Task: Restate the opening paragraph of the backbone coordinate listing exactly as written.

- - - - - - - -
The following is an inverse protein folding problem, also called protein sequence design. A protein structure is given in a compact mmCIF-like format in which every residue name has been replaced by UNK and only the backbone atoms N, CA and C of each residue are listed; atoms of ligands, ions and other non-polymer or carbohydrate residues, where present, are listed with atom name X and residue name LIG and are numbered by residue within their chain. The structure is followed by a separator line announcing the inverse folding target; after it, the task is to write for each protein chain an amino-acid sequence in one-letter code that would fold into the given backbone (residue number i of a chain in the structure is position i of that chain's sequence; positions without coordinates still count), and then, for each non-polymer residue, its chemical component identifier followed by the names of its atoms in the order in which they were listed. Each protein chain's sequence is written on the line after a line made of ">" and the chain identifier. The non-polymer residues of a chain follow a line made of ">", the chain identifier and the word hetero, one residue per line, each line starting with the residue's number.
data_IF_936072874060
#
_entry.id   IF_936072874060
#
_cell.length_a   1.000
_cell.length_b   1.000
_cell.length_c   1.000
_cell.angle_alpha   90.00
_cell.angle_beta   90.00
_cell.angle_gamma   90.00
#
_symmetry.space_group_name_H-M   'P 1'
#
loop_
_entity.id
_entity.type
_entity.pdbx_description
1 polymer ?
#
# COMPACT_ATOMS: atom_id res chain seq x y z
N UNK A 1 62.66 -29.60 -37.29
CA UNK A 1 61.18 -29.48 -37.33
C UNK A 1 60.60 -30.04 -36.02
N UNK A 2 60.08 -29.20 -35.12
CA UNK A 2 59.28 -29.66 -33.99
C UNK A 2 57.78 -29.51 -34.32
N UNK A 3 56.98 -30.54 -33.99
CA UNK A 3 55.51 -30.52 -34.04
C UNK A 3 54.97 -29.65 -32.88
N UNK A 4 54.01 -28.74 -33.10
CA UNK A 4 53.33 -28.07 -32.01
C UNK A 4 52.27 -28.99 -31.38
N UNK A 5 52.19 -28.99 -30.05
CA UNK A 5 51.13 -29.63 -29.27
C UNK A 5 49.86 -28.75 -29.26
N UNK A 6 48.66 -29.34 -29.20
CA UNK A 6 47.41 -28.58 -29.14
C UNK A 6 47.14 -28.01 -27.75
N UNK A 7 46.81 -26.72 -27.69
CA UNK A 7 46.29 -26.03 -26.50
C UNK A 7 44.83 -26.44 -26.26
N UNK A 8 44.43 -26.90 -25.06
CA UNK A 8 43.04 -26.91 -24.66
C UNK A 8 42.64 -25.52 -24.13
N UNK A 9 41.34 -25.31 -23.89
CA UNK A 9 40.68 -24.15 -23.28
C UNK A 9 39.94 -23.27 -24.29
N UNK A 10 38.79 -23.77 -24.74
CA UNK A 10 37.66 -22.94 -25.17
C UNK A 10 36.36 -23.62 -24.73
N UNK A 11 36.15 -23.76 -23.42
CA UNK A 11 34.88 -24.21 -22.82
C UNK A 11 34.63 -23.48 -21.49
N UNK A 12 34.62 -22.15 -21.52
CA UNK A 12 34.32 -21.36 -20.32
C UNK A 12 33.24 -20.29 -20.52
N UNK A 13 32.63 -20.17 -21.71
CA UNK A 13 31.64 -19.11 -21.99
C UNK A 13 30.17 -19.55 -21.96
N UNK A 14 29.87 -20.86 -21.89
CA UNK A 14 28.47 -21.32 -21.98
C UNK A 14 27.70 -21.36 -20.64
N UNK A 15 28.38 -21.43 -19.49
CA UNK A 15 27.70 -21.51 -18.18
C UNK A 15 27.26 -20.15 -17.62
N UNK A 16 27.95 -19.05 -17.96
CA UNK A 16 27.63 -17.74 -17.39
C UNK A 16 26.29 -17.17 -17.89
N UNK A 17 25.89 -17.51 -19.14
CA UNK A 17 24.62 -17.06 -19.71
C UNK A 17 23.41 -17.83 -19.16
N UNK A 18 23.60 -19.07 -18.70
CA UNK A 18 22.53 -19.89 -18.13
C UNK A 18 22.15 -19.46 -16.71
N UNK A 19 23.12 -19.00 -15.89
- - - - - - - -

The following is an inverse protein folding problem, also called protein sequence design. A protein structure is given in a compact mmCIF-like format in which every residue name has been replaced by UNK and only the backbone atoms N, CA and C of each residue are listed; atoms of ligands, ions and other non-polymer or carbohydrate residues, where present, are listed with atom name X and residue name LIG and are numbered by residue within their chain. The structure is followed by a separator line announcing the inverse folding target; after it, the task is to write for each protein chain an amino-acid sequence in one-letter code that would fold into the given backbone (residue number i of a chain in the structure is position i of that chain's sequence; positions without coordinates still count), and then, for each non-polymer residue, its chemical component identifier followed by the names of its atoms in the order in which they were listed. Each protein chain's sequence is written on the line after a line made of ">" and the chain identifier. The non-polymer residues of a chain follow a line made of ">", the chain identifier and the word hetero, one residue per line, each line starting with the residue's number.